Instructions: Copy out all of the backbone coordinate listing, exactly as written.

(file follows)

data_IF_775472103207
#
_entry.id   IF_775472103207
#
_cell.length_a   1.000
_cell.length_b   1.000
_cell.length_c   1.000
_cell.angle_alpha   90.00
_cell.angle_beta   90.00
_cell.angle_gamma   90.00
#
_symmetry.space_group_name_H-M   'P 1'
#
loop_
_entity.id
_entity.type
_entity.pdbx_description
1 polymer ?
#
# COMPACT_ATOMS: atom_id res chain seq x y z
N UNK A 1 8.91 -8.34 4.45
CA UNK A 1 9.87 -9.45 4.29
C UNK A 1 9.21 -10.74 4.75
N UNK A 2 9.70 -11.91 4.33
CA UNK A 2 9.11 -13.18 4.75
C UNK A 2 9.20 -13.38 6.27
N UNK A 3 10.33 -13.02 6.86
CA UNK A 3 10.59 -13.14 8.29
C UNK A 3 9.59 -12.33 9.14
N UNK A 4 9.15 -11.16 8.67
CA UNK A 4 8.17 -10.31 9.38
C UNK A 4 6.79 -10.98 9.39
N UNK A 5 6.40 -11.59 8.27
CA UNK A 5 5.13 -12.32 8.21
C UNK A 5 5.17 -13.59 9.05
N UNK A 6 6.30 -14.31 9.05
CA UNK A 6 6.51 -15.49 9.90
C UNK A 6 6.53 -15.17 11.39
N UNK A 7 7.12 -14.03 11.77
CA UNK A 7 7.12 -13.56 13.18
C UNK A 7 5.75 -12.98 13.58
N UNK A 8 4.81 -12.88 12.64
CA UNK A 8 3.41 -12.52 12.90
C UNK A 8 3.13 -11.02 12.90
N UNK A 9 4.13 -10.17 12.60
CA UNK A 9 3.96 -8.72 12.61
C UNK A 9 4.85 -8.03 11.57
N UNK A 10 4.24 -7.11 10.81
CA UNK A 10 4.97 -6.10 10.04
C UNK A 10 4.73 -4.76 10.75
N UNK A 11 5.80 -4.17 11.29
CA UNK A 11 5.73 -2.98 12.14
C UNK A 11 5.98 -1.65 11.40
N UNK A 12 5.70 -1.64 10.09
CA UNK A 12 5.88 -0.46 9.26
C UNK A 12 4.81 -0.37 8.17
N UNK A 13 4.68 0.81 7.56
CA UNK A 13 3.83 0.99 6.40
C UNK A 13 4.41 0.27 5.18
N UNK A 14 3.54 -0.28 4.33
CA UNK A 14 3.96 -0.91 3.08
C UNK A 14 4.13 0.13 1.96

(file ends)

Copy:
data_IF_775472103207
#
_entry.id   IF_775472103207
#
_cell.length_a   1.000
_cell.length_b   1.000
_cell.length_c   1.000
_cell.angle_alpha   90.00
_cell.angle_beta   90.00
_cell.angle_gamma   90.00
#
_symmetry.space_group_name_H-M   'P 1'
#
loop_
_entity.id
_entity.type
_entity.pdbx_description
1 polymer ?
#
# COMPACT_ATOMS: atom_id res chain seq x y z
N UNK A 1 8.91 -8.34 4.45
CA UNK A 1 9.87 -9.45 4.29
C UNK A 1 9.21 -10.74 4.75
N UNK A 2 9.70 -11.91 4.33
CA UNK A 2 9.11 -13.18 4.75
C UNK A 2 9.20 -13.38 6.27
N UNK A 3 10.33 -13.02 6.86
CA UNK A 3 10.59 -13.14 8.29
C UNK A 3 9.59 -12.33 9.14
N UNK A 4 9.15 -11.16 8.67
CA UNK A 4 8.17 -10.31 9.38
C UNK A 4 6.79 -10.98 9.39
N UNK A 5 6.40 -11.59 8.27
CA UNK A 5 5.13 -12.32 8.21
C UNK A 5 5.17 -13.59 9.05
N UNK A 6 6.30 -14.31 9.05
CA UNK A 6 6.51 -15.49 9.90
C UNK A 6 6.53 -15.17 11.39
N UNK A 7 7.12 -14.03 11.77
CA UNK A 7 7.12 -13.56 13.18
C UNK A 7 5.75 -12.98 13.58
N UNK A 8 4.81 -12.88 12.64
CA UNK A 8 3.41 -12.52 12.90
C UNK A 8 3.13 -11.02 12.90
N UNK A 9 4.13 -10.17 12.60
CA UNK A 9 3.96 -8.72 12.61
C UNK A 9 4.85 -8.03 11.57
N UNK A 10 4.24 -7.11 10.81
CA UNK A 10 4.97 -6.10 10.04
C UNK A 10 4.73 -4.76 10.75
N UNK A 11 5.80 -4.17 11.29
CA UNK A 11 5.73 -2.98 12.14
C UNK A 11 5.98 -1.65 11.40
N UNK A 12 5.70 -1.64 10.09
CA UNK A 12 5.88 -0.46 9.26
C UNK A 12 4.81 -0.37 8.17
N UNK A 13 4.68 0.81 7.56
CA UNK A 13 3.83 0.99 6.40
C UNK A 13 4.41 0.27 5.18
N UNK A 14 3.54 -0.28 4.33
CA UNK A 14 3.96 -0.91 3.08
C UNK A 14 4.13 0.13 1.96